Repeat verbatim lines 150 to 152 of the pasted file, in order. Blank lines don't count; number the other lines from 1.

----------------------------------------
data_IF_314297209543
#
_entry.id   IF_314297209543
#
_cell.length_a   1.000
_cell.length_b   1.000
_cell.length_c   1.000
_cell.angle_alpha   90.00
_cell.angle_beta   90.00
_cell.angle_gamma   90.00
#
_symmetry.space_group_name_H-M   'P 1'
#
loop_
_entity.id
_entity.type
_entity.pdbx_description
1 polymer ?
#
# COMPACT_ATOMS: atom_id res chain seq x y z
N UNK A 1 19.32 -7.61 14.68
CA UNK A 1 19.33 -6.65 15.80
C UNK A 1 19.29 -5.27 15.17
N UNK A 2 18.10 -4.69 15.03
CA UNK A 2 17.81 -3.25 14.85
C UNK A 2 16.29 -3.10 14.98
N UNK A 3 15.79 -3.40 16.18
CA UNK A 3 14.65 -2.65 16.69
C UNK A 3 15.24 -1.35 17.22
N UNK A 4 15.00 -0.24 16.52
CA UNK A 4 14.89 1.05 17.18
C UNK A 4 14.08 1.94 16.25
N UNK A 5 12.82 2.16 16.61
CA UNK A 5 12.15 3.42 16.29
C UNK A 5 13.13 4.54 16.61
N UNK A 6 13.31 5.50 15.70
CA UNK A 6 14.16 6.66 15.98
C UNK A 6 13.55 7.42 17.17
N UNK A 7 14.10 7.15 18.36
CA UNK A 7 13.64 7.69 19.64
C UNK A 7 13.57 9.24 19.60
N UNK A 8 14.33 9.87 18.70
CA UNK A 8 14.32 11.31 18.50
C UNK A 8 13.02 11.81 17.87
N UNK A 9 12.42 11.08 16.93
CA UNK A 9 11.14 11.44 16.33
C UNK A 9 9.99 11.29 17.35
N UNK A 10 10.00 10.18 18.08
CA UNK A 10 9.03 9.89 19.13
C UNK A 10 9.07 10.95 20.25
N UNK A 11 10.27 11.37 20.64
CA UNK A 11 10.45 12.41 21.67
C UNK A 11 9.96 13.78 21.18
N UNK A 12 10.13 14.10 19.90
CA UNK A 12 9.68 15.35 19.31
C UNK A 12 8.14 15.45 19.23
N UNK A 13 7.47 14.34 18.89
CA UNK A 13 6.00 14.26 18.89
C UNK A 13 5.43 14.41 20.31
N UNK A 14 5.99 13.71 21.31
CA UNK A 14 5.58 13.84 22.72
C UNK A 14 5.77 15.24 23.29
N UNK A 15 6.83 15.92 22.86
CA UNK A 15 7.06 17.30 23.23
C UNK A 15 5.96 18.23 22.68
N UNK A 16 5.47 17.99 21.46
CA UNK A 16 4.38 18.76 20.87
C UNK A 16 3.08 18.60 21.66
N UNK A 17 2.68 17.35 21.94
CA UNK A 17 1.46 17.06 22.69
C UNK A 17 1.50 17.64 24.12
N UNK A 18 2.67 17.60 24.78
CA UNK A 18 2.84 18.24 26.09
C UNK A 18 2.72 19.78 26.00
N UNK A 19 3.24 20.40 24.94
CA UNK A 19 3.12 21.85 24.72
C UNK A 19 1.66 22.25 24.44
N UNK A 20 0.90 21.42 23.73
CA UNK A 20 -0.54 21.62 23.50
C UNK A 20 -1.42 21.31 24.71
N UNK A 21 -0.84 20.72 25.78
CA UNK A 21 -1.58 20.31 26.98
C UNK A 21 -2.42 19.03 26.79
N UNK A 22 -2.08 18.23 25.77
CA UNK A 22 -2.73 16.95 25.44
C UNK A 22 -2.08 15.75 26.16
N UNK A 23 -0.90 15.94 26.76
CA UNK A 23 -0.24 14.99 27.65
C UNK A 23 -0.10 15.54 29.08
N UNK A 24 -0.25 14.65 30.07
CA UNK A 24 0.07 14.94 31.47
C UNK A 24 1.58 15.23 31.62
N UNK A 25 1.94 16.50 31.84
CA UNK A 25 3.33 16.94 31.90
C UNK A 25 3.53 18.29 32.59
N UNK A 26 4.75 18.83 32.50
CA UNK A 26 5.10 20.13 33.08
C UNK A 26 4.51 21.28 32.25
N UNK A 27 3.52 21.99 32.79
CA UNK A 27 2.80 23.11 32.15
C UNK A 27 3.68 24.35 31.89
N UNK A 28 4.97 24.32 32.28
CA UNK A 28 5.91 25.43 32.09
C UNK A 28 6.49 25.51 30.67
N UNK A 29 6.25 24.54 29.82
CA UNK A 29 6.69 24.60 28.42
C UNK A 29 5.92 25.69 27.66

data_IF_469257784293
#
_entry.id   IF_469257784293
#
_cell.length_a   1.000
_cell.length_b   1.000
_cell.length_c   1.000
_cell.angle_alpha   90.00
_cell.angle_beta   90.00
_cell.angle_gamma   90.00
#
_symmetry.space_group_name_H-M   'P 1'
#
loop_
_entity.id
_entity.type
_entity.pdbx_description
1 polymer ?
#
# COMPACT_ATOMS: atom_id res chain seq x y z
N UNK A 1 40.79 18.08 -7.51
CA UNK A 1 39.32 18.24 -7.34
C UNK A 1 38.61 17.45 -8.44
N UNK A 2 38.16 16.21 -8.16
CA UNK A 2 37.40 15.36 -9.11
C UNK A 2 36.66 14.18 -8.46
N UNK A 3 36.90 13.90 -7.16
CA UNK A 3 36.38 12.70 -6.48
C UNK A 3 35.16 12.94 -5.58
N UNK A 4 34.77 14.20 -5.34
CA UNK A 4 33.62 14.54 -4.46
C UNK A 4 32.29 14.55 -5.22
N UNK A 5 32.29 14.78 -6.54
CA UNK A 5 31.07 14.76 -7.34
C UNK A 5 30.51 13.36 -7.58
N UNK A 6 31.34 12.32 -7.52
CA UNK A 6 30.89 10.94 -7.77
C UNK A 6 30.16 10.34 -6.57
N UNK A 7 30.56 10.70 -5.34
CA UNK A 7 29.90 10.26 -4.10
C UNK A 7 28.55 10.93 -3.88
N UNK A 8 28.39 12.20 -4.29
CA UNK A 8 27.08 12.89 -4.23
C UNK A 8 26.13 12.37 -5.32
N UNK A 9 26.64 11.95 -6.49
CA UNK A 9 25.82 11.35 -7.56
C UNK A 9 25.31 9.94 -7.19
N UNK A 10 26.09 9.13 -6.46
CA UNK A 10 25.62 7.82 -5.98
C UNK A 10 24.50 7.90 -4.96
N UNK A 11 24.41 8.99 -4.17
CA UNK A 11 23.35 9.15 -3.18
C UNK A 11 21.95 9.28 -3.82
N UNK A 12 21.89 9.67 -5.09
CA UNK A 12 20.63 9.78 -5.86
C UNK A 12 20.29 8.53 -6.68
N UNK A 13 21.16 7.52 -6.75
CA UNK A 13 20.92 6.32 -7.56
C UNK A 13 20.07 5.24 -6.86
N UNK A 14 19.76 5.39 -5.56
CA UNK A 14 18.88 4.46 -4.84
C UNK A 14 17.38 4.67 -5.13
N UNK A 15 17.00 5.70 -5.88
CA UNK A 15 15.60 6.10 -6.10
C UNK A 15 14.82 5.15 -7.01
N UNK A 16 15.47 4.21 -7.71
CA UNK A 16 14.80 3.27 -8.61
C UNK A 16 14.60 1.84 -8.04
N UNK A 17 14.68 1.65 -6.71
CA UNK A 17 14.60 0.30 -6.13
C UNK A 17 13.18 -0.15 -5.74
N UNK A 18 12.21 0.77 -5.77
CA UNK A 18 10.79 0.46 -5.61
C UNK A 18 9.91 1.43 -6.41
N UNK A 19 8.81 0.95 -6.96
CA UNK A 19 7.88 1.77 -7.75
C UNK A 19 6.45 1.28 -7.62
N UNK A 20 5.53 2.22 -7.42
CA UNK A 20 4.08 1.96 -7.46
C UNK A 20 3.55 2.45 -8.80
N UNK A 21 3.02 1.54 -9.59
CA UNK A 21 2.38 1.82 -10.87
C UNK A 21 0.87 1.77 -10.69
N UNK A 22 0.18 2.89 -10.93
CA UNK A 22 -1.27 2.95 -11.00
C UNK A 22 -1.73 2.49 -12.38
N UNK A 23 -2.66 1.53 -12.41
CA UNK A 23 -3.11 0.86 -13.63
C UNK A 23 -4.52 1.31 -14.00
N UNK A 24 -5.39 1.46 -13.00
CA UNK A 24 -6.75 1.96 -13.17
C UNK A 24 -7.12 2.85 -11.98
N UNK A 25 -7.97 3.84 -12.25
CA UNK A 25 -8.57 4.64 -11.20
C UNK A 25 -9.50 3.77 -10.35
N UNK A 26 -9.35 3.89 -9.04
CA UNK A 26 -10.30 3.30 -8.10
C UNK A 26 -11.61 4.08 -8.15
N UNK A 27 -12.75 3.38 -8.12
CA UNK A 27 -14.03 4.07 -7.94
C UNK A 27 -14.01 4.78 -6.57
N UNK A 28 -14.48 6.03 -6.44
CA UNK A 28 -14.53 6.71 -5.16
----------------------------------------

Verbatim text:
CA UNK A 8 27.08 12.89 -4.23
C UNK A 8 26.13 12.37 -5.32
N UNK A 9 26.64 11.95 -6.49